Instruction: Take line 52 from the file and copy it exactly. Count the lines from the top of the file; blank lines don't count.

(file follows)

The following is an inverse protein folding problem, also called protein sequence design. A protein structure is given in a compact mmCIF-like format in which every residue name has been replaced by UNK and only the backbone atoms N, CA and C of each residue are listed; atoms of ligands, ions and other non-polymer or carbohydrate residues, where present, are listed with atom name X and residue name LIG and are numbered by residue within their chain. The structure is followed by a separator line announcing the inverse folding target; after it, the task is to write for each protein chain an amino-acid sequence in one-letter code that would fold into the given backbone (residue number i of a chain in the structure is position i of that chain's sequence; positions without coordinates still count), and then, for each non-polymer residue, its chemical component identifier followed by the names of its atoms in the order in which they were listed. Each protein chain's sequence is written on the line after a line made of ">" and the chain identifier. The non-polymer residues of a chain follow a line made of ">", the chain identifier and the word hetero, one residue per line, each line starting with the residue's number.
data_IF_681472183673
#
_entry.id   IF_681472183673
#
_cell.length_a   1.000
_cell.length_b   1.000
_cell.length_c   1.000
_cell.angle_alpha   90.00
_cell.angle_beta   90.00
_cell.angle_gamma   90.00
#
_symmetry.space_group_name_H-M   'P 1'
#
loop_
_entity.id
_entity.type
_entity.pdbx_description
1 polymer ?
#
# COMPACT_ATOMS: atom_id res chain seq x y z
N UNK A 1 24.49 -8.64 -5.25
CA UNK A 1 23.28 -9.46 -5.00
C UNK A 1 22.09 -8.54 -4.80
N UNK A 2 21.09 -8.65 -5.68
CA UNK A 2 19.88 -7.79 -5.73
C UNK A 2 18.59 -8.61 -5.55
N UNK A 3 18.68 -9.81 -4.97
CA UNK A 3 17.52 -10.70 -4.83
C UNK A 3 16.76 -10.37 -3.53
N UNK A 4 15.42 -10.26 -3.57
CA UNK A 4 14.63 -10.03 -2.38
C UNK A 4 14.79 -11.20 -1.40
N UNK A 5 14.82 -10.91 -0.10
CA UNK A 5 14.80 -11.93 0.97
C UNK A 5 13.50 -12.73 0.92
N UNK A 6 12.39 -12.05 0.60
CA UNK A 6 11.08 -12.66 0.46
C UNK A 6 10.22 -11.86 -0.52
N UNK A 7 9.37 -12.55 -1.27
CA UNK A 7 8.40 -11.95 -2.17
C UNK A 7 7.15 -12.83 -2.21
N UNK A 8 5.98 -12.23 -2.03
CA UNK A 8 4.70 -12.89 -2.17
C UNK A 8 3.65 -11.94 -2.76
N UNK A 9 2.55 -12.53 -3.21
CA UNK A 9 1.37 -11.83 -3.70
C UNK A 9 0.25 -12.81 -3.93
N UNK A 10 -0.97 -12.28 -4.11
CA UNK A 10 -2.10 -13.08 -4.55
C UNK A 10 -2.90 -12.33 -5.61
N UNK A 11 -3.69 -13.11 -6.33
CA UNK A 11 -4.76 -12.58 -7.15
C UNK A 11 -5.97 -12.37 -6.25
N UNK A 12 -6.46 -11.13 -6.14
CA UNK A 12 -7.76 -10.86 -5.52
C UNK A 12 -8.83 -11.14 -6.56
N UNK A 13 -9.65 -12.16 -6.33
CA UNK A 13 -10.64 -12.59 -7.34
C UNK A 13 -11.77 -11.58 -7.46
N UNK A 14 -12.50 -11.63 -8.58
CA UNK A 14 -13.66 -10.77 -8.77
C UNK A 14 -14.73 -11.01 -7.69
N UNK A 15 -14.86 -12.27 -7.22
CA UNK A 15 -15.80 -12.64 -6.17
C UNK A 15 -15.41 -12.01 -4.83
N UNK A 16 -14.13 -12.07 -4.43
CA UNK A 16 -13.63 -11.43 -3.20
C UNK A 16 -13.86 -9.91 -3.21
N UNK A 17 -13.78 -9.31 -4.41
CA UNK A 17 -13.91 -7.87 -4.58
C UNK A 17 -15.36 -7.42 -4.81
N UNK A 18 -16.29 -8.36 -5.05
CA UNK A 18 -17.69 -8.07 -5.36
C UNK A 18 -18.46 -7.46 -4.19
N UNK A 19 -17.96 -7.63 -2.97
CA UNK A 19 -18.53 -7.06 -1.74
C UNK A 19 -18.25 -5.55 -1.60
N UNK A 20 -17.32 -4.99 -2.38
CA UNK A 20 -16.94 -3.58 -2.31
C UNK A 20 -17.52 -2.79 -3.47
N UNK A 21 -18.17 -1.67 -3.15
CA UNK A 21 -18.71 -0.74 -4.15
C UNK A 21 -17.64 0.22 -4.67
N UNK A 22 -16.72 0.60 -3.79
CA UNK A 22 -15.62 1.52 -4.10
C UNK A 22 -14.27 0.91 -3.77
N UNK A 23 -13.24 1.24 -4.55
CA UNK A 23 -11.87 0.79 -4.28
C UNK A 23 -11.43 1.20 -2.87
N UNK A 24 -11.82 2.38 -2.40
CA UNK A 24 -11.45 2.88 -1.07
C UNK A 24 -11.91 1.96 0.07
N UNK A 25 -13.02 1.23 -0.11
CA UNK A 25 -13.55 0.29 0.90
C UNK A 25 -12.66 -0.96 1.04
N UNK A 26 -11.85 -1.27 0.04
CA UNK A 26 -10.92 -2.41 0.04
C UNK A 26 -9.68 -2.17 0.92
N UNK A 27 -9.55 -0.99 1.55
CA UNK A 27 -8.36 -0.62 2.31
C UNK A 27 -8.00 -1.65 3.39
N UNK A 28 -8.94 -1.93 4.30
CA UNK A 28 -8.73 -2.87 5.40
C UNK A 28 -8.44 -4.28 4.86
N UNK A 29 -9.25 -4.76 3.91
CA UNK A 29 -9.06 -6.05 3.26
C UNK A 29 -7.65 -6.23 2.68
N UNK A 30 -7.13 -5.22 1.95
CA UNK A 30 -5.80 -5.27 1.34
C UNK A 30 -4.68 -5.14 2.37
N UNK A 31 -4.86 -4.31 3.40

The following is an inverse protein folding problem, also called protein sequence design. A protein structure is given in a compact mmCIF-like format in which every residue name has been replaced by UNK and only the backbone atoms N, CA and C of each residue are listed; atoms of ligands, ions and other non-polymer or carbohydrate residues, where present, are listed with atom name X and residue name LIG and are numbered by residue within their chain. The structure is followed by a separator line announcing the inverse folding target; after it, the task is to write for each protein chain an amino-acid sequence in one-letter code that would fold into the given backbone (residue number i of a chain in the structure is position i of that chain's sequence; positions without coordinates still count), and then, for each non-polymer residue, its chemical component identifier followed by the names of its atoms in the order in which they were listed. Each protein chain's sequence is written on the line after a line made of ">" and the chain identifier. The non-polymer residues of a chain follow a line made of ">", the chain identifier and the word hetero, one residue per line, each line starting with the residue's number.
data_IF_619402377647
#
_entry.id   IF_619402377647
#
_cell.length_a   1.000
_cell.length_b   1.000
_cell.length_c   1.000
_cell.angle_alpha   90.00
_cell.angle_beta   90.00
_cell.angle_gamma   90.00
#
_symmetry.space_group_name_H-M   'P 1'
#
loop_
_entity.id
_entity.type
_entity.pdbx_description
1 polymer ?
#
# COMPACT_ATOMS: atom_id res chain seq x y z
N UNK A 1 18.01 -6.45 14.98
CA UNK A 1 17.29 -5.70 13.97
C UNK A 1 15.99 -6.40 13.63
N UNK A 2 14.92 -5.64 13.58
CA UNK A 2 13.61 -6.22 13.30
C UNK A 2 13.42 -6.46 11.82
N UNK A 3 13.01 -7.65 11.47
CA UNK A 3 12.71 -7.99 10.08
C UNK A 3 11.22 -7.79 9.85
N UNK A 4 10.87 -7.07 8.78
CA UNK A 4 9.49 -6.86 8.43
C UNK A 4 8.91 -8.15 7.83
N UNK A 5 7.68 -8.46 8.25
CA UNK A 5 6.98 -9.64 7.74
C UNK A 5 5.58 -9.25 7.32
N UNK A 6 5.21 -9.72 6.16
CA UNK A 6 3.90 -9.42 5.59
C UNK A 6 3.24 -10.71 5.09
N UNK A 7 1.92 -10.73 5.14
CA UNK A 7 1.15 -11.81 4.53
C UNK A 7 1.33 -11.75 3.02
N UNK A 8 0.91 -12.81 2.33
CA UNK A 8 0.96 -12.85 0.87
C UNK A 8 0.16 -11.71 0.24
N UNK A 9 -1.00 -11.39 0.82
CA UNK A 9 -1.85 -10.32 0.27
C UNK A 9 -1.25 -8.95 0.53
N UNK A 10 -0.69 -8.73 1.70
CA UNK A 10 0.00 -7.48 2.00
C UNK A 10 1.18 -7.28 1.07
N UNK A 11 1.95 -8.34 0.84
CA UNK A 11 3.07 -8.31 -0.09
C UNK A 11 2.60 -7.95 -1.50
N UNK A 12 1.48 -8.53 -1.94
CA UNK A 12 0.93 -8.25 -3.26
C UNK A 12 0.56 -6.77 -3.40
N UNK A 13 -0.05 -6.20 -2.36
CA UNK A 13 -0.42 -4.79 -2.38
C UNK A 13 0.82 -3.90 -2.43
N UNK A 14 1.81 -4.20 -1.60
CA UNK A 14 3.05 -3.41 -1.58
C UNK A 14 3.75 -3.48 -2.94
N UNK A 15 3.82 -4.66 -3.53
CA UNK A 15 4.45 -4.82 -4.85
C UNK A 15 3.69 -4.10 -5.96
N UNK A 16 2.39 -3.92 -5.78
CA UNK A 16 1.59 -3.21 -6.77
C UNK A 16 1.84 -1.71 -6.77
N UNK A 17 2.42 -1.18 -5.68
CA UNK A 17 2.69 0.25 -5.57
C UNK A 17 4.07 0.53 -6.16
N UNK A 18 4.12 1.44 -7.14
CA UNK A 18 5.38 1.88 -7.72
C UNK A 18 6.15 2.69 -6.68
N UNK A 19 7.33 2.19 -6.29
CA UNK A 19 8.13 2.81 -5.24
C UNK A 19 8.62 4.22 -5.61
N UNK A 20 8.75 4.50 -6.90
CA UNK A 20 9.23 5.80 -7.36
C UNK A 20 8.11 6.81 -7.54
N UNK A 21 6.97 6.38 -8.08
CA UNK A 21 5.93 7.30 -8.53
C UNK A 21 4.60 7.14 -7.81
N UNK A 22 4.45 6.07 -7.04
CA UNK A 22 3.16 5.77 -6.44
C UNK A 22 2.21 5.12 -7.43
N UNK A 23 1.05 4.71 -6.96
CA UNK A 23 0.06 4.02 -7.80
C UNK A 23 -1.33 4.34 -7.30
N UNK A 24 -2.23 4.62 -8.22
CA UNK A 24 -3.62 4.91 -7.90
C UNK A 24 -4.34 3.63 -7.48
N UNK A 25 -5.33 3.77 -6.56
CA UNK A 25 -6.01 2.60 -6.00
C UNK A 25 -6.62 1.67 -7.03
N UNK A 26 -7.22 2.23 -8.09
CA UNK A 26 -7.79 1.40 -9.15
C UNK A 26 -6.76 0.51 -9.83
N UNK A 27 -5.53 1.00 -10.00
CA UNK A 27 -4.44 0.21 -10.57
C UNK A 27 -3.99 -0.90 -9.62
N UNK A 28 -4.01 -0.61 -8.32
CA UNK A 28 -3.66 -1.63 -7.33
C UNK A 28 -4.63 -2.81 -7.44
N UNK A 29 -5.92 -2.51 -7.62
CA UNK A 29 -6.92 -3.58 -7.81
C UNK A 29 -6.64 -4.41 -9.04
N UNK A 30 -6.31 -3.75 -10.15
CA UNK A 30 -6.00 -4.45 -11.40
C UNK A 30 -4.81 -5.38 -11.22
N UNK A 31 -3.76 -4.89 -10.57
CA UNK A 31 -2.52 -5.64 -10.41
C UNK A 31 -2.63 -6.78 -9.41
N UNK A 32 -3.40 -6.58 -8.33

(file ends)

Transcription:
N UNK A 11 -3.69 -13.11 -6.33